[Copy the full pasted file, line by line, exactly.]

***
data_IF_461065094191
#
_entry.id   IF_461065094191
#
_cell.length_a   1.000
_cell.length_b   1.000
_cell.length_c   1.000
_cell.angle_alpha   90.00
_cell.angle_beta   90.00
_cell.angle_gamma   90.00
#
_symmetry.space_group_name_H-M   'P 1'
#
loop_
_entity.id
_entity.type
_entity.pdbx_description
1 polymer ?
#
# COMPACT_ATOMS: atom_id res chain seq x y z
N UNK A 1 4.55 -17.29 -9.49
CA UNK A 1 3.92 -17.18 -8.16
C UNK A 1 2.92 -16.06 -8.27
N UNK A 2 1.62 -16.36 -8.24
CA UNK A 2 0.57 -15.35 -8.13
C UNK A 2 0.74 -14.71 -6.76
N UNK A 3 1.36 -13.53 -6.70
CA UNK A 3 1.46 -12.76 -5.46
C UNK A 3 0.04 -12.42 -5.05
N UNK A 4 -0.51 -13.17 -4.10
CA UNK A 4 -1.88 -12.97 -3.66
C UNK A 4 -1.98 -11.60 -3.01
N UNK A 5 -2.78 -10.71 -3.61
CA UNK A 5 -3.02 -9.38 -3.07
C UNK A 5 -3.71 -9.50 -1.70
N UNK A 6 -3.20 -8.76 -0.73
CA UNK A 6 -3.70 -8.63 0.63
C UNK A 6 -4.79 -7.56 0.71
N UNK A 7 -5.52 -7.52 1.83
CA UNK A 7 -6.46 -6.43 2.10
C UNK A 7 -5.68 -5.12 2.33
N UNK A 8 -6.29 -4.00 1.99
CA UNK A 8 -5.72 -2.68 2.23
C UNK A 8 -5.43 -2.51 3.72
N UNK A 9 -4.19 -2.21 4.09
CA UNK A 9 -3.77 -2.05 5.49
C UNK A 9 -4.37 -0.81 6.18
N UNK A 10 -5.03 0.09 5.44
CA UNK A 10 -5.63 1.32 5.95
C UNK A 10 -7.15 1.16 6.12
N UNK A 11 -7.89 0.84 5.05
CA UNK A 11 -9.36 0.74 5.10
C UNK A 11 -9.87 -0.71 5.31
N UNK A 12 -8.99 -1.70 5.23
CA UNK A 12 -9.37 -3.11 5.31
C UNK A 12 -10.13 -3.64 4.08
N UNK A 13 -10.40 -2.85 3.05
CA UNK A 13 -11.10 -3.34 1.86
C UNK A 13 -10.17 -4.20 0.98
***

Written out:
data_IF_461065094191
#
_entry.id   IF_461065094191
#
_cell.length_a   1.000
_cell.length_b   1.000
_cell.length_c   1.000
_cell.angle_alpha   90.00
_cell.angle_beta   90.00
_cell.angle_gamma   90.00
#
_symmetry.space_group_name_H-M   'P 1'
#
loop_
_entity.id
_entity.type
_entity.pdbx_description
1 polymer ?
#
# COMPACT_ATOMS: atom_id res chain seq x y z
N UNK A 1 4.55 -17.29 -9.49
CA UNK A 1 3.92 -17.18 -8.16
C UNK A 1 2.92 -16.06 -8.27
N UNK A 2 1.62 -16.36 -8.24
CA UNK A 2 0.57 -15.35 -8.13
C UNK A 2 0.74 -14.71 -6.76
N UNK A 3 1.36 -13.53 -6.70
CA UNK A 3 1.46 -12.76 -5.46
C UNK A 3 0.04 -12.42 -5.05
N UNK A 4 -0.51 -13.17 -4.10
CA UNK A 4 -1.88 -12.97 -3.66
C UNK A 4 -1.98 -11.60 -3.01
N UNK A 5 -2.78 -10.71 -3.61
CA UNK A 5 -3.02 -9.38 -3.07
C UNK A 5 -3.71 -9.50 -1.70
N UNK A 6 -3.20 -8.76 -0.73
CA UNK A 6 -3.70 -8.63 0.63
C UNK A 6 -4.79 -7.56 0.71
N UNK A 7 -5.52 -7.52 1.83
CA UNK A 7 -6.46 -6.43 2.10
C UNK A 7 -5.68 -5.12 2.33
N UNK A 8 -6.29 -4.00 1.99
CA UNK A 8 -5.72 -2.68 2.23
C UNK A 8 -5.43 -2.51 3.72
N UNK A 9 -4.19 -2.21 4.09
CA UNK A 9 -3.77 -2.05 5.49
C UNK A 9 -4.37 -0.81 6.18
N UNK A 10 -5.03 0.09 5.44
CA UNK A 10 -5.63 1.32 5.95
C UNK A 10 -7.15 1.16 6.12
N UNK A 11 -7.89 0.84 5.05
CA UNK A 11 -9.36 0.74 5.10
C UNK A 11 -9.87 -0.71 5.31
N UNK A 12 -8.99 -1.70 5.23
CA UNK A 12 -9.37 -3.11 5.31
C UNK A 12 -10.13 -3.64 4.08
N UNK A 13 -10.40 -2.85 3.05
CA UNK A 13 -11.10 -3.34 1.86
C UNK A 13 -10.17 -4.20 0.98